Functional Outcomes, Goals, and Goal Attainment among Chronically Critically Ill Long-Term Acute Care Hospital Patients

Ann Am Thorac Soc. 2021 Dec;18(12):2041-2048. doi: 10.1513/AnnalsATS.202011-1412OC.


Rationale: Chronically critically ill patients admitted to a long-term acute care hospital (LTACH) setting are a vulnerable population of intensive care unit (ICU) survivors. Little is known of the goals and functional outcomes achieved by patients after rehabilitation in the LTACH setting. Objectives: We sought to examine patient goals and functional outcomes, including swallowing function, among ICU survivors admitted to an LTACH with a tracheostomy. Methods: This was a prospective observational cohort study of chronic critically ill LTACH patients. Results: Fifty older subjects with a median duration of intubation before tracheostomy of 13 days were enrolled. ICU-acquired weakness and cognitive impairment were present in 40 (80%) and 36 (72%) patients, as measured by the Medical Research Council scale and Montreal Cognitive Assessment, respectively. Mental health problems were also common, with 16 (32%) patients experiencing moderate to severe anxiety, 9 (18%) experiencing moderate to severe depression, and 11 (22%) reporting symptoms consistent with post-traumatic stress disorder, according to the Hospital Anxiety and Depression Scale and Post-Traumatic Stress Syndrome 10-Questions Inventory, respectively. Pharyngeal dysfunction, as measured by Fiberoptic Endoscopic Evaluation of Swallow examination, was present in 37 (74%) patients. Patient goals, in decreasing order of frequency, included eating and drinking, speaking, walking, returning home, and toileting. By LTACH discharge, goal attainment was variable, with 97% of those who ranked speaking as important being able to speak and 88% of those who ranked eating and drinking as important being able to eat and drink but with only 21% being able to walk and only 18% being able to self-toilet. Discharge to the home or acute rehabilitation setting, achieved in 52% of the population, was associated with greater strength, as measured by the total Medical Research Council score (P = 0.002) as well as by the European 5-dimension, 5-level health-related quality of life instrument domains of mobility (P = 0.008) and self-care (P = 0.04). Conclusions: Goal attainment during this period of recovery was variable. The ability to speak, eat, and drink, frequently identified as goals by these patients, were achieved, whereas functional goals such as walking were rarely achieved. These findings highlight the importance of identifying patient goals and setting realistic expectations informed by functional assessments when rehabilitating this vulnerable patient population in the LTACH and subsequent post-acute care settings.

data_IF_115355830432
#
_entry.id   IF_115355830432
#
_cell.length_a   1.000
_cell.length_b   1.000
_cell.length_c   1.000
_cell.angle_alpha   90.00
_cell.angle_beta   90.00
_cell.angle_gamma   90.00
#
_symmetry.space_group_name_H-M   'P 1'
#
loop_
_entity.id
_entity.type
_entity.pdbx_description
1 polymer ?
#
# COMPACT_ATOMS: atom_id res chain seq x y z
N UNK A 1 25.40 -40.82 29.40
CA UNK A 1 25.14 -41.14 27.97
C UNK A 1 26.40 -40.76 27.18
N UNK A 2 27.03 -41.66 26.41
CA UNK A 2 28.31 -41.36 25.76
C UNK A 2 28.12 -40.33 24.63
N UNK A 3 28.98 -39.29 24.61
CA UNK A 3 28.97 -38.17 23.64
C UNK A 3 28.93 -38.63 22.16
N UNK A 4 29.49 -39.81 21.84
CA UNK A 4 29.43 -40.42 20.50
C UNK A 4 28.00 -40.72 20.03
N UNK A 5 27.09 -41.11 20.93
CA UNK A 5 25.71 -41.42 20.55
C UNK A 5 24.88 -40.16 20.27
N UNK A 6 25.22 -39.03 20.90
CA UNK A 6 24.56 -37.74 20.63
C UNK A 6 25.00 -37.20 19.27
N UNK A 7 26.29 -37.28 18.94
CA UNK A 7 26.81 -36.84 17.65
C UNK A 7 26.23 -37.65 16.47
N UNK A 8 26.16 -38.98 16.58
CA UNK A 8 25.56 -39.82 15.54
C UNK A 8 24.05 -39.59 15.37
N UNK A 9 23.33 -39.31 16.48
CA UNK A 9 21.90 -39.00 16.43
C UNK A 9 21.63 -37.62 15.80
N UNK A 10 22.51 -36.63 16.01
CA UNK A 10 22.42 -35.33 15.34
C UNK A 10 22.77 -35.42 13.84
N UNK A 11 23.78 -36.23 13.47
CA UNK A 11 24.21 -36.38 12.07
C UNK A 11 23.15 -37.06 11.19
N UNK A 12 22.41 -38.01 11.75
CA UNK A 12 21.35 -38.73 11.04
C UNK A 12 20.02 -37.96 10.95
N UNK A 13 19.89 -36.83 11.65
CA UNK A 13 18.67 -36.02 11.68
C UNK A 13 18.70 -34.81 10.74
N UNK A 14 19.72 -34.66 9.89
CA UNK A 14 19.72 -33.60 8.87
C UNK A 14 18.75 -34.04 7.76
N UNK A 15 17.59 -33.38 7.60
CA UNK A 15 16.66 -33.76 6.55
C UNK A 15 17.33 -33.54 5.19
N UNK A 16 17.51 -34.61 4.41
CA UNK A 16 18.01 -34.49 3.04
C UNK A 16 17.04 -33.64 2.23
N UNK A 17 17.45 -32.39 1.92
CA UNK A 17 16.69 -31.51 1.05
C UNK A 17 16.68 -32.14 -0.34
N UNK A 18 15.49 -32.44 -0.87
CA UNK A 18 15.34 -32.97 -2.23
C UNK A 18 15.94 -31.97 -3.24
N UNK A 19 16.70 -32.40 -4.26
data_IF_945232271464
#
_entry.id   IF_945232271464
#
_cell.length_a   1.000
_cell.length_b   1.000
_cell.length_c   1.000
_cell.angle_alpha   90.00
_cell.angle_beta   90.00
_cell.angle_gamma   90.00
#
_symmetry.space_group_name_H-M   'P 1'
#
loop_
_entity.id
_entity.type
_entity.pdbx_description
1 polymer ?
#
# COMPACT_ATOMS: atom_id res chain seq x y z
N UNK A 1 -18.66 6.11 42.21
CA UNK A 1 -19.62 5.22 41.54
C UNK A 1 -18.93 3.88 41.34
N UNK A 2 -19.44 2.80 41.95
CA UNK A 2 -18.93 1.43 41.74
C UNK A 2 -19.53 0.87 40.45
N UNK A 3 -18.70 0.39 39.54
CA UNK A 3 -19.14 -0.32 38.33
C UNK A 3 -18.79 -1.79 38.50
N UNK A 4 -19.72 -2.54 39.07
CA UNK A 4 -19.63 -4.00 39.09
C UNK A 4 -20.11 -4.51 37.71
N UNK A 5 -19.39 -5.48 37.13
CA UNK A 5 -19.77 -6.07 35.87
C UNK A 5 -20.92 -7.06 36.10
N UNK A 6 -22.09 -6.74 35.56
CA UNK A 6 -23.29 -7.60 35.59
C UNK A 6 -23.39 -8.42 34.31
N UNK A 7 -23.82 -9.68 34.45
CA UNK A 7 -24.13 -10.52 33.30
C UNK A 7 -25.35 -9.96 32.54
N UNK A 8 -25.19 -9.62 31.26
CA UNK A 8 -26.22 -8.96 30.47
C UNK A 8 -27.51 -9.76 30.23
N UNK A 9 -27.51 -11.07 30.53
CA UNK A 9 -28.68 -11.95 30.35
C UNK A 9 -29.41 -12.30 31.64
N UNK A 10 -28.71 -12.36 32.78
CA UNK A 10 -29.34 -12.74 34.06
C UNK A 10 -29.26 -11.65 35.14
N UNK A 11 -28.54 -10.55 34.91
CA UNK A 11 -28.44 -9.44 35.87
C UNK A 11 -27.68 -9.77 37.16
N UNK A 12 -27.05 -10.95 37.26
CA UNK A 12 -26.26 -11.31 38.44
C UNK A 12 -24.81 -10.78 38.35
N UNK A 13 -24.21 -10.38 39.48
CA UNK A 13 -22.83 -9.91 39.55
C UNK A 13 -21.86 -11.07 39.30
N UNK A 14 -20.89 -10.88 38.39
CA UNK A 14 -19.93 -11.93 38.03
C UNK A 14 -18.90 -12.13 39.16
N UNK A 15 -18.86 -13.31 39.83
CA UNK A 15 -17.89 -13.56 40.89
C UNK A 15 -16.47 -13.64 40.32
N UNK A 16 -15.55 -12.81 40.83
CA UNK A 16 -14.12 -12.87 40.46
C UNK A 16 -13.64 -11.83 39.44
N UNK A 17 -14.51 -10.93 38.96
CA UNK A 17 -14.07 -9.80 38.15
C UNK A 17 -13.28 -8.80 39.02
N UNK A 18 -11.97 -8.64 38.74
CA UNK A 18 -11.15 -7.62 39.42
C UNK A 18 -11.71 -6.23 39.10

Keywords: Fiberoptic Endoscopic Evaluation of Swallow; chronic critical illness; dysphagia; post–intensive care syndrome; tracheostomy.

Publication types

  • Observational Study
  • Research Support, N.I.H., Extramural
  • Research Support, Non-U.S. Gov't

MeSH terms

  • Critical Illness*
  • Goals*
  • Hospitals
  • Humans
  • Intensive Care Units
  • Prospective Studies
  • Quality of Life